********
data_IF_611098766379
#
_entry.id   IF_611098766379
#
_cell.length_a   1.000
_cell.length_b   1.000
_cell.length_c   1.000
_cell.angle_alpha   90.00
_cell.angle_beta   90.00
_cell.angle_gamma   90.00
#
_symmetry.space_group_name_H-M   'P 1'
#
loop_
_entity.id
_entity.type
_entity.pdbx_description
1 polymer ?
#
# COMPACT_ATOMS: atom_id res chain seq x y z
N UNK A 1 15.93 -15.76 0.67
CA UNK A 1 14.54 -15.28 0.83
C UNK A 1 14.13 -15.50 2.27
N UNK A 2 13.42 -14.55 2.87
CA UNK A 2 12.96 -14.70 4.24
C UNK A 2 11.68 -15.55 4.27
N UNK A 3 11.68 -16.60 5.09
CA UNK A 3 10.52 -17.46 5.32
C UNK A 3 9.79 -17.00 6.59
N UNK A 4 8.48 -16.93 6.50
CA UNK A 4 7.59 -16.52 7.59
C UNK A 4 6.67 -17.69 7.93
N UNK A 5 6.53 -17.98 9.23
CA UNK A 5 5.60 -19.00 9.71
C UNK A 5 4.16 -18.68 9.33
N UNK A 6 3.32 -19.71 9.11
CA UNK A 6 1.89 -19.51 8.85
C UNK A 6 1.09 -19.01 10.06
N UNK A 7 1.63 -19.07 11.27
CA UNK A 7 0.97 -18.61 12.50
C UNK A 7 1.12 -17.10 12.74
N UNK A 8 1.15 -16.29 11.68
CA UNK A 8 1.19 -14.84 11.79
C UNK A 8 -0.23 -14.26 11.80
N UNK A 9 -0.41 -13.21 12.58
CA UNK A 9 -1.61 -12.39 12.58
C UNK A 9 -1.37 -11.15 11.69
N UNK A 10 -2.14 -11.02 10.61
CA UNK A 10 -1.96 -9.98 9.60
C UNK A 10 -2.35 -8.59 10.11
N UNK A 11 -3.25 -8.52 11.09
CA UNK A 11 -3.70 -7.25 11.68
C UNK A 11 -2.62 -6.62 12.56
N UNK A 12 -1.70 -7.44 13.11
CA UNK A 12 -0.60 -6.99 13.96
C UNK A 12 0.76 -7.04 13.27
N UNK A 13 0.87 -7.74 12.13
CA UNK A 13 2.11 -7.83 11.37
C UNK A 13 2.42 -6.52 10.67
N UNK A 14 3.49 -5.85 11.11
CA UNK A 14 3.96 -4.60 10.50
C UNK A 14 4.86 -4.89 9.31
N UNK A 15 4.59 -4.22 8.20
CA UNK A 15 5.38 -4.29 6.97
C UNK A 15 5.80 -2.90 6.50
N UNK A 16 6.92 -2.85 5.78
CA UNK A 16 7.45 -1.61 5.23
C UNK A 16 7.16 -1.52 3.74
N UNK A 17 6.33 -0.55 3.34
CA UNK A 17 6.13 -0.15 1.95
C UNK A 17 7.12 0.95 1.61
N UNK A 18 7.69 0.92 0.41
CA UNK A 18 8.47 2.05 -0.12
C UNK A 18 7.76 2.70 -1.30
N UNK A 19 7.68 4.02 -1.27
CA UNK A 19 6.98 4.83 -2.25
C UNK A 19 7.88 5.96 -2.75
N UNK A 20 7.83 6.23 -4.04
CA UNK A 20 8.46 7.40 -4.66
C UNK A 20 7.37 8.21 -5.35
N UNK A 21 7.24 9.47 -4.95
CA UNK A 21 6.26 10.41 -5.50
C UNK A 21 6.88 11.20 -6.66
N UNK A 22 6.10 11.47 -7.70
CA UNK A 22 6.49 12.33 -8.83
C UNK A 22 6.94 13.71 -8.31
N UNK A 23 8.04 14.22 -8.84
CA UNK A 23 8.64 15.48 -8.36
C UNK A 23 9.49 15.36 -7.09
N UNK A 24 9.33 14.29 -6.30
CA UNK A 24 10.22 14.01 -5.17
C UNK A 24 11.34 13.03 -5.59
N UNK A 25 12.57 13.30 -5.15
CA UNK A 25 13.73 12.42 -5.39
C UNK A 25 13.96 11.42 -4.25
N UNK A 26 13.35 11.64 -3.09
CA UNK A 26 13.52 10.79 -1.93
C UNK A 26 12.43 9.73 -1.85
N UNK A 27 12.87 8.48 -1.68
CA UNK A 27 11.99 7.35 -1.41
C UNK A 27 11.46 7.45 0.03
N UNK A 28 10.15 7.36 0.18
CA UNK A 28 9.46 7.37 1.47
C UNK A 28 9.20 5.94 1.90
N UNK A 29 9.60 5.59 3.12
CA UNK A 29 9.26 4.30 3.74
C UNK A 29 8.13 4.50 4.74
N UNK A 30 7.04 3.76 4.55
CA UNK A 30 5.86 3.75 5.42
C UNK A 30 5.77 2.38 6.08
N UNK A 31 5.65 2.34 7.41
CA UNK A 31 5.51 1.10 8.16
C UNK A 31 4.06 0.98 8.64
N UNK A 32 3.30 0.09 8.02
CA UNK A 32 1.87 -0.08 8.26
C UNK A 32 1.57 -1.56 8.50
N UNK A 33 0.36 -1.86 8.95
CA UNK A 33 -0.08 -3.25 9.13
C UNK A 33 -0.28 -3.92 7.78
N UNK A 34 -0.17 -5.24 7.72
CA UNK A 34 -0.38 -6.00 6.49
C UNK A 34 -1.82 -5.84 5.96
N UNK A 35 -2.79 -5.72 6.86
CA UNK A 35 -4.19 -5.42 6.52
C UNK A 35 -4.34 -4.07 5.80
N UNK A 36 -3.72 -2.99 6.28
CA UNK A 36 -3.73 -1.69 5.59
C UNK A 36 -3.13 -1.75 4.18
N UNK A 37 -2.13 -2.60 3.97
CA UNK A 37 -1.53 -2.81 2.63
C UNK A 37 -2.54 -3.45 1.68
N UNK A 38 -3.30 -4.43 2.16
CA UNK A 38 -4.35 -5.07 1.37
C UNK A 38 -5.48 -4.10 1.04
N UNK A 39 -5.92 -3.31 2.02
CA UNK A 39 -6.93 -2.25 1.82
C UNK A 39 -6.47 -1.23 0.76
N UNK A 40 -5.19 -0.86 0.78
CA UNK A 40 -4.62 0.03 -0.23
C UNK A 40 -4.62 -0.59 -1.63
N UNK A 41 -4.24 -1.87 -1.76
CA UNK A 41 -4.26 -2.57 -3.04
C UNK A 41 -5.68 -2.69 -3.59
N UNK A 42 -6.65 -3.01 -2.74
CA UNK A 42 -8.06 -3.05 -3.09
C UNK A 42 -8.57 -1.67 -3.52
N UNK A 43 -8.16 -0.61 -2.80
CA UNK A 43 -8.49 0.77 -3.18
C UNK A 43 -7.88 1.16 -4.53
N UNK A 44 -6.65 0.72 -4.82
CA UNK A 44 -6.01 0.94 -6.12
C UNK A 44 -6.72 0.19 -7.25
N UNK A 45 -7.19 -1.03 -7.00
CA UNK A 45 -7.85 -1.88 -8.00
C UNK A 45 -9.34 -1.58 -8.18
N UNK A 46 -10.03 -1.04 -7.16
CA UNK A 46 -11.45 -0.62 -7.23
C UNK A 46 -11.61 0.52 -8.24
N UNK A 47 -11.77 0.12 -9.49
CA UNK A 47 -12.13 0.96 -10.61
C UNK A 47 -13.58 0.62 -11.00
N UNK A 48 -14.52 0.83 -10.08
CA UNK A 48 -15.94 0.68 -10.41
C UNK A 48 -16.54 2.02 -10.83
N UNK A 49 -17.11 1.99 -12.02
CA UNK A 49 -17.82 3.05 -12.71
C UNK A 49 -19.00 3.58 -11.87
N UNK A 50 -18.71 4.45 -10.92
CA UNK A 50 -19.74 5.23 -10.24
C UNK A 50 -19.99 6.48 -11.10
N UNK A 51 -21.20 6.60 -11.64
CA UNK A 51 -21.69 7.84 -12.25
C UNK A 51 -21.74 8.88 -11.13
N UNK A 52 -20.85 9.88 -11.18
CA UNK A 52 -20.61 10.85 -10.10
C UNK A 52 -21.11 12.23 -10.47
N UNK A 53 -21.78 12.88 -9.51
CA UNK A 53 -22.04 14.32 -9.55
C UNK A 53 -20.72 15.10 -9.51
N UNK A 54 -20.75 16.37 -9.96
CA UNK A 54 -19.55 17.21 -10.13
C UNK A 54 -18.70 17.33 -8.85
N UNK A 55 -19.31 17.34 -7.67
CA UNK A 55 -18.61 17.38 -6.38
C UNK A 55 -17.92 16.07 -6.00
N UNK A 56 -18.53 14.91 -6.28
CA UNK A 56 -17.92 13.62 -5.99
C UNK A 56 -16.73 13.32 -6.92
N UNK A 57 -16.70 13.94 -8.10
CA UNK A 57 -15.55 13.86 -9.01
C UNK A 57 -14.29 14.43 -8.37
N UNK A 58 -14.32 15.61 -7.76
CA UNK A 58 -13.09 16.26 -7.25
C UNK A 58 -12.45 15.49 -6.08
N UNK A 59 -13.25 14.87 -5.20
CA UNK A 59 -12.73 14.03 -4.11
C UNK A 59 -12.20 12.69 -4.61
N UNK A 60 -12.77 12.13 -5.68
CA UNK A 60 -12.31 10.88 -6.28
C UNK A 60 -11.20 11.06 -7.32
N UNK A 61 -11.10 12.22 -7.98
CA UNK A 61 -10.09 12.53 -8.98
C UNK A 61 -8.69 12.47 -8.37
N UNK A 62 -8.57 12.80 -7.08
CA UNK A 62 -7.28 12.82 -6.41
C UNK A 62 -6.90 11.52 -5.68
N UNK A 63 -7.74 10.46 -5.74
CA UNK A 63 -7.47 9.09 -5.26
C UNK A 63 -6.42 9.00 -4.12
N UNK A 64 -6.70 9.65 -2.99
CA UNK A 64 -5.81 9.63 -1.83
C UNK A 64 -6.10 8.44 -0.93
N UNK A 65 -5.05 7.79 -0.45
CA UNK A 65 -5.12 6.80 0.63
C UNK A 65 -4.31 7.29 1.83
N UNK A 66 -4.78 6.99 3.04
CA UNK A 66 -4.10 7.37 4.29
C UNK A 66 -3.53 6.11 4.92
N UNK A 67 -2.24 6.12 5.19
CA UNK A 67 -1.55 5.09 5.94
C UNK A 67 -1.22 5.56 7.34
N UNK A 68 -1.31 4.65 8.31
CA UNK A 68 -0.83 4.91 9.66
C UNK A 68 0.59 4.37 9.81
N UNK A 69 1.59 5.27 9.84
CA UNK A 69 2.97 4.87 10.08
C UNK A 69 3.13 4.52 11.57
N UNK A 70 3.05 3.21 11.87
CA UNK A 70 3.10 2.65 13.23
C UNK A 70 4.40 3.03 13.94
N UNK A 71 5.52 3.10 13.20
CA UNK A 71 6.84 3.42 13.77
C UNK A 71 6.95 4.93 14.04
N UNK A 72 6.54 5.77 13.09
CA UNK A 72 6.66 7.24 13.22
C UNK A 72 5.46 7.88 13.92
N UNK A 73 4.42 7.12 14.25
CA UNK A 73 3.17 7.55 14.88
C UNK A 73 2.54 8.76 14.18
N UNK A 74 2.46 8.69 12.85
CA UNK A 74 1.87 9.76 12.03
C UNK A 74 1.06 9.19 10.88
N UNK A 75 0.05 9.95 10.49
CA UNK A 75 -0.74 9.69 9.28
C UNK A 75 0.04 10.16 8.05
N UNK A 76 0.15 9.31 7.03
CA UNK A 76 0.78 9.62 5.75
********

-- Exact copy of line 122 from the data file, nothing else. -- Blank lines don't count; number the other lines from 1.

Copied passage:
C UNK A 34 -1.82 -5.84 5.96